The ATT’s International Law Criteria
The core of the ATT is the requirement it imposes on its states parties to establish a national control system for the export (and import) of almost all conventional arms. This system must prevent transfers that will be used in the commission of crimes against humanity and must assess whether an export could be used to commit or facilitate a serious violation of international humanitarian law (IHL) and international human rights law (IHRL).
Defenders of the ATT commonly argue that the treaty sets a minimum standard that is lower than the existing U.S. standard for arms exports. They therefore conclude the ATT will have no effect on U.S. policy. This argument is incorrect. The standards at the heart of the ATT are not set in stone: The definitions of crimes against humanity, IHL, and IHRL will evolve over time. By signing the ATT, the U.S. has committed itself to changing its practices as the standards that define the ATT change. Were the U.S. to ratify the ATT, that commitment would be even firmer. The ATT is, in effect, an escalator: Once you step onto it, you are no longer in control of your direction of travel.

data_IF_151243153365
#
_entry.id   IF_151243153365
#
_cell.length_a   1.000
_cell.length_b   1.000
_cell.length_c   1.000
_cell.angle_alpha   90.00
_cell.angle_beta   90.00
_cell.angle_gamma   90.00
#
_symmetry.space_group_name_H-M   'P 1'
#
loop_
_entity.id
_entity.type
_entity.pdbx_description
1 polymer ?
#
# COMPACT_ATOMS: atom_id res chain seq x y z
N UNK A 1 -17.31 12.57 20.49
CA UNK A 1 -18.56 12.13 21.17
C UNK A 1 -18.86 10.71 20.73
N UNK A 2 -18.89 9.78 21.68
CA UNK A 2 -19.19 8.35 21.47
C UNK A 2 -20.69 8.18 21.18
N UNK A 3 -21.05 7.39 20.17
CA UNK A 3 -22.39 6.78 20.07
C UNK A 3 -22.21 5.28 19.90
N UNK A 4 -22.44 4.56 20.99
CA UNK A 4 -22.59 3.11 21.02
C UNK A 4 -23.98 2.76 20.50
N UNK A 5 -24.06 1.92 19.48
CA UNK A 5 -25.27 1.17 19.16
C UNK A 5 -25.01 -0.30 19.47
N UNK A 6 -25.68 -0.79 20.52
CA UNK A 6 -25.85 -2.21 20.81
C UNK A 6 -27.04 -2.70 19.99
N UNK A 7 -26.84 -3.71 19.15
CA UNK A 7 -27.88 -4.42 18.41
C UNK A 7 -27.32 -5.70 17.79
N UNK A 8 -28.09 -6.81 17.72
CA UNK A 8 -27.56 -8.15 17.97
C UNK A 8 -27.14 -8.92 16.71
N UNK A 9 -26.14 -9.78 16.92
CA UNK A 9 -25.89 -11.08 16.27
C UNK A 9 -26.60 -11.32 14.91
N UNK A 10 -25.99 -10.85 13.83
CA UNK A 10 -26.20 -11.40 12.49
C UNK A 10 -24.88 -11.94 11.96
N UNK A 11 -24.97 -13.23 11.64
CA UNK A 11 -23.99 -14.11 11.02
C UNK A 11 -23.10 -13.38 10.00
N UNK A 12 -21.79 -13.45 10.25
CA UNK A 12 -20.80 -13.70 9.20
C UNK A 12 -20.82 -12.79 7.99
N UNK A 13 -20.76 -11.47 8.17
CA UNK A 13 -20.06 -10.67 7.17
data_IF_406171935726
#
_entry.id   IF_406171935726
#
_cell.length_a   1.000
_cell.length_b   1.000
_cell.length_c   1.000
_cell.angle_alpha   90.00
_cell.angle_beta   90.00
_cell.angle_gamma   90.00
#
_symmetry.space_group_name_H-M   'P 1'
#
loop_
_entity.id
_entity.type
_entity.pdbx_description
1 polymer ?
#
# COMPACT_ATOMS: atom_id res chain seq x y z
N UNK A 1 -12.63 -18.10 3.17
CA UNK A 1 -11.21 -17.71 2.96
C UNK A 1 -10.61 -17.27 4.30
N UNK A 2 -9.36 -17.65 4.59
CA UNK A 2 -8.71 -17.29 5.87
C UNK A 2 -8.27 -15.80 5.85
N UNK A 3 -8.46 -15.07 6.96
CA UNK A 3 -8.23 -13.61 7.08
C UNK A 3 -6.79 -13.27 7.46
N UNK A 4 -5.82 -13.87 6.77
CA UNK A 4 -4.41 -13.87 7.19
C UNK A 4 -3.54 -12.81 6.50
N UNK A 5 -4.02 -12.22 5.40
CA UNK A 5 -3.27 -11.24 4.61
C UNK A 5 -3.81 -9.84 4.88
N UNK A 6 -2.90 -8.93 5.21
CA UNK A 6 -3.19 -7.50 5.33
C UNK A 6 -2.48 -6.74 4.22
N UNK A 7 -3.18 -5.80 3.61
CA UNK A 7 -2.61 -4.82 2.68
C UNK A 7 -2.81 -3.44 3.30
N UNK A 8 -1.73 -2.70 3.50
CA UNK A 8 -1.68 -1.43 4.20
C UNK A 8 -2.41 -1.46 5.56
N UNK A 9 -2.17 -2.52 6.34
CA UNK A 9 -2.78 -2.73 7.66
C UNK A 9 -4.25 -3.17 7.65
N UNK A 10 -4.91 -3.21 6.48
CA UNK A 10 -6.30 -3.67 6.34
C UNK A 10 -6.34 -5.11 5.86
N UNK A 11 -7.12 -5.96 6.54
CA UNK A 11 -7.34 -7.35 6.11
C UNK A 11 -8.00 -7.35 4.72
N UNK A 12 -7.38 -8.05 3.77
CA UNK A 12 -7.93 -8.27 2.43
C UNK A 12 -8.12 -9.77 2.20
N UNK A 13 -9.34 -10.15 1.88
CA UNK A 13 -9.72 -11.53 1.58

For example, U.N. Secretary-General Antonio Guterres reportedly intends to start international negotiations to end the “use of explosives in urban areas.” If these negotiations change the definition of IHL as it is understood by nations, scholars, and lawyers, then the meaning of the ATT will also have changed, as will the policies the U.S. has to follow to implement the treaty. It is important to remember that, at least in intent, treaties are forever. The question the U.S. must always consider is not merely whether a treaty is bad now, but whether it could be used—or could evolve—in ways detrimental to U.S. interests in the future.